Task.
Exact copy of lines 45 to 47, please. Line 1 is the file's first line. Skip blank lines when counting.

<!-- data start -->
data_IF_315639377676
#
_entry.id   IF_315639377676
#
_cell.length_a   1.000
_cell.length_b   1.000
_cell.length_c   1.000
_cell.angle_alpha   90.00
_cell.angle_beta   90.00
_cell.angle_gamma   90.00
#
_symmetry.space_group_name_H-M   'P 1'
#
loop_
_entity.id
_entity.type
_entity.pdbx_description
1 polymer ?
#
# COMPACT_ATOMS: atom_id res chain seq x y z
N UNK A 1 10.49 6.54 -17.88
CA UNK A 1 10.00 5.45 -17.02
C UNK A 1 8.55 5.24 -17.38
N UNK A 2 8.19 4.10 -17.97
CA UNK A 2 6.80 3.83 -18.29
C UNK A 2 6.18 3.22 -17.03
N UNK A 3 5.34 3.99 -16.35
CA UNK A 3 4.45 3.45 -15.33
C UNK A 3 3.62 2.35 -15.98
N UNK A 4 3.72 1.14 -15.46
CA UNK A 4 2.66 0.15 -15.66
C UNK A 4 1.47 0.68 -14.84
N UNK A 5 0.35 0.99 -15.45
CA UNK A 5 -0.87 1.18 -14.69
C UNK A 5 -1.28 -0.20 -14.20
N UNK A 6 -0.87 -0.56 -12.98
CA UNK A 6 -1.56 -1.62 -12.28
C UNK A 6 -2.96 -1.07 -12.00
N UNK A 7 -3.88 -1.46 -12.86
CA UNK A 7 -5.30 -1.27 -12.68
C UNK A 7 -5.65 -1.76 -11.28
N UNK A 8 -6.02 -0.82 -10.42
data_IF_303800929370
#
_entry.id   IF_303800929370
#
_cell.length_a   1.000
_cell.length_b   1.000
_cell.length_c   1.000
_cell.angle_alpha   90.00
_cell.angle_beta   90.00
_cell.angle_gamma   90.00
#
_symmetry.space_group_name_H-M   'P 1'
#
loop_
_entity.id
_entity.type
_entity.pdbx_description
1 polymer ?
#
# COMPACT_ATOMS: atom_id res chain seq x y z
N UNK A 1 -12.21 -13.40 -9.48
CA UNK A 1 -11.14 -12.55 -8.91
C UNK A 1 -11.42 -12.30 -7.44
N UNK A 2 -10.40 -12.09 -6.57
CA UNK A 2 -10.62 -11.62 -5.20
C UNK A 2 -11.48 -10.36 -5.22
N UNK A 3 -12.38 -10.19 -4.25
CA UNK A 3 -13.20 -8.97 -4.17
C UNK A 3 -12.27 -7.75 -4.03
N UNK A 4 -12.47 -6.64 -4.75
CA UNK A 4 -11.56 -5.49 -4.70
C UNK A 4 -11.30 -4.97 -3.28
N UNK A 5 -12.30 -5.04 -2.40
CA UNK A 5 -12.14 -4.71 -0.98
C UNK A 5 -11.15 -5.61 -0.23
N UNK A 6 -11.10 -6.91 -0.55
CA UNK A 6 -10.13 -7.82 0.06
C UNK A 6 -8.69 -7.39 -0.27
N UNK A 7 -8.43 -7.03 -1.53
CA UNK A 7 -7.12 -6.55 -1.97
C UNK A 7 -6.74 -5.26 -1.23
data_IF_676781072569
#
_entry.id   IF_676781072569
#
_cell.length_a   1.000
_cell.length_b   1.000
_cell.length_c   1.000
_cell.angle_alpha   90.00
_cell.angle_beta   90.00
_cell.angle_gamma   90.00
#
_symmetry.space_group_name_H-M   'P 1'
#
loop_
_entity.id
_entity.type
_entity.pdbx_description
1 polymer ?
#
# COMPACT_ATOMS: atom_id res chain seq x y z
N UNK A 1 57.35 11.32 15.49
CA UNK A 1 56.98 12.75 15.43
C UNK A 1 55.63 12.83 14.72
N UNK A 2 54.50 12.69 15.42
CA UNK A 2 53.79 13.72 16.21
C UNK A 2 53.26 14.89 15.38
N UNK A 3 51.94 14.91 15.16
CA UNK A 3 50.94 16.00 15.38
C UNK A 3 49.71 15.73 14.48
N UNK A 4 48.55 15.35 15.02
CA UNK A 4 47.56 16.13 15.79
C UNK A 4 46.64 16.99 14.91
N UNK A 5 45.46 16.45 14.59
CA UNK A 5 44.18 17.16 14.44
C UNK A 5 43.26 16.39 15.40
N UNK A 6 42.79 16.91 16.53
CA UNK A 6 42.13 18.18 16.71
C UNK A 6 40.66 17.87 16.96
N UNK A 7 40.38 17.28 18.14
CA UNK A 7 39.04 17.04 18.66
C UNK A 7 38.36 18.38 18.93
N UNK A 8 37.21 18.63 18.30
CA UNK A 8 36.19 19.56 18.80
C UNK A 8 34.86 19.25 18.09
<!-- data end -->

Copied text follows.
_entry.id   IF_303800929370
#
_cell.length_a   1.000